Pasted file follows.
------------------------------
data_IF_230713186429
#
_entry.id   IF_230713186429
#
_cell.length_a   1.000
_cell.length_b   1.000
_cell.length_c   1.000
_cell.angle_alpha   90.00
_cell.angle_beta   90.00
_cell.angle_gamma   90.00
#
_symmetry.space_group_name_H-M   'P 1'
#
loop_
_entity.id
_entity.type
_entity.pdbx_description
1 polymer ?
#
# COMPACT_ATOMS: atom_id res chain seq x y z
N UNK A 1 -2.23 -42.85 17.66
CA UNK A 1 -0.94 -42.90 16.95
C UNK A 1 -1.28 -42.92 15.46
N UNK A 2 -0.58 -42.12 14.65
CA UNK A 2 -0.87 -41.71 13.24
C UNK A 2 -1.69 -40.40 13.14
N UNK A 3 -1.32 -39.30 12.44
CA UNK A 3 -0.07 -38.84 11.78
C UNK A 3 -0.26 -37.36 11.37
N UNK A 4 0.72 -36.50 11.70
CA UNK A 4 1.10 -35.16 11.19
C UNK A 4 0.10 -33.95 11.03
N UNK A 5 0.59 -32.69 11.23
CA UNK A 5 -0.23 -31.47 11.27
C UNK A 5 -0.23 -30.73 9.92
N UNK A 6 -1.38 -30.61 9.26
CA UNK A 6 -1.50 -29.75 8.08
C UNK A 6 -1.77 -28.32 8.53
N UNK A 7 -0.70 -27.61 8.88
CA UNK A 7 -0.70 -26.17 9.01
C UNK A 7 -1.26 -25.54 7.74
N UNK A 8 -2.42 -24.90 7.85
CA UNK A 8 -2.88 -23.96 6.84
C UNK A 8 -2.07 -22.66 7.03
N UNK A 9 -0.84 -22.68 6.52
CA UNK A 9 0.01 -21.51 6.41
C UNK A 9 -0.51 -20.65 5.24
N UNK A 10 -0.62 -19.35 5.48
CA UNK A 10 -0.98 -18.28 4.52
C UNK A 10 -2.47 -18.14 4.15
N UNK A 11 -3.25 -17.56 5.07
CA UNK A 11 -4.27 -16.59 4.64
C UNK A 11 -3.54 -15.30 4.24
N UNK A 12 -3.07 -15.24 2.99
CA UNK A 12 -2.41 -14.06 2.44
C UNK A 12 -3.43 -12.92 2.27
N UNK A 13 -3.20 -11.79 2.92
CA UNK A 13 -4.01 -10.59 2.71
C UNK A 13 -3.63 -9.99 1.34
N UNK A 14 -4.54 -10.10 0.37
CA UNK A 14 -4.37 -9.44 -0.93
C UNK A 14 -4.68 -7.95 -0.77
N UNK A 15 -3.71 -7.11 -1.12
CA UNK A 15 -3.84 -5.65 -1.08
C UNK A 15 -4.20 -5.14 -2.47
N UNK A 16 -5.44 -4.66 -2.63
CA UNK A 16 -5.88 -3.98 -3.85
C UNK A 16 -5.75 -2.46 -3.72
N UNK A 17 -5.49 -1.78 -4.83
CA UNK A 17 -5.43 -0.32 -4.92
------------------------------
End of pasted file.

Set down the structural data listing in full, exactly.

data_IF_230713186429
#
_entry.id   IF_230713186429
#
_cell.length_a   1.000
_cell.length_b   1.000
_cell.length_c   1.000
_cell.angle_alpha   90.00
_cell.angle_beta   90.00
_cell.angle_gamma   90.00
#
_symmetry.space_group_name_H-M   'P 1'
#
loop_
_entity.id
_entity.type
_entity.pdbx_description
1 polymer ?
#
# COMPACT_ATOMS: atom_id res chain seq x y z
N UNK A 1 -2.23 -42.85 17.66
CA UNK A 1 -0.94 -42.90 16.95
C UNK A 1 -1.28 -42.92 15.46
N UNK A 2 -0.58 -42.12 14.65
CA UNK A 2 -0.87 -41.71 13.24
C UNK A 2 -1.69 -40.40 13.14
N UNK A 3 -1.32 -39.30 12.44
CA UNK A 3 -0.07 -38.84 11.78
C UNK A 3 -0.26 -37.36 11.37
N UNK A 4 0.72 -36.50 11.70
CA UNK A 4 1.10 -35.16 11.19
C UNK A 4 0.10 -33.95 11.03
N UNK A 5 0.59 -32.69 11.23
CA UNK A 5 -0.23 -31.47 11.27
C UNK A 5 -0.23 -30.73 9.92
N UNK A 6 -1.38 -30.61 9.26
CA UNK A 6 -1.50 -29.75 8.08
C UNK A 6 -1.77 -28.32 8.53
N UNK A 7 -0.70 -27.61 8.88
CA UNK A 7 -0.70 -26.17 9.01
C UNK A 7 -1.26 -25.54 7.74
N UNK A 8 -2.42 -24.90 7.85
CA UNK A 8 -2.88 -23.96 6.84
C UNK A 8 -2.07 -22.66 7.03
N UNK A 9 -0.84 -22.68 6.52
CA UNK A 9 0.01 -21.51 6.41
C UNK A 9 -0.51 -20.65 5.24
N UNK A 10 -0.62 -19.35 5.48
CA UNK A 10 -0.98 -18.28 4.52
C UNK A 10 -2.47 -18.14 4.15
N UNK A 11 -3.25 -17.56 5.07
CA UNK A 11 -4.27 -16.59 4.64
C UNK A 11 -3.54 -15.30 4.24
N UNK A 12 -3.07 -15.24 2.99
CA UNK A 12 -2.41 -14.06 2.44
C UNK A 12 -3.43 -12.92 2.27
N UNK A 13 -3.20 -11.79 2.92
CA UNK A 13 -4.01 -10.59 2.71
C UNK A 13 -3.63 -9.99 1.34
N UNK A 14 -4.54 -10.10 0.37
CA UNK A 14 -4.37 -9.44 -0.93
C UNK A 14 -4.68 -7.95 -0.77
N UNK A 15 -3.71 -7.11 -1.12
CA UNK A 15 -3.84 -5.65 -1.08
C UNK A 15 -4.20 -5.14 -2.47
N UNK A 16 -5.44 -4.66 -2.63
CA UNK A 16 -5.88 -3.98 -3.85
C UNK A 16 -5.75 -2.46 -3.72
N UNK A 17 -5.49 -1.78 -4.83
CA UNK A 17 -5.43 -0.32 -4.92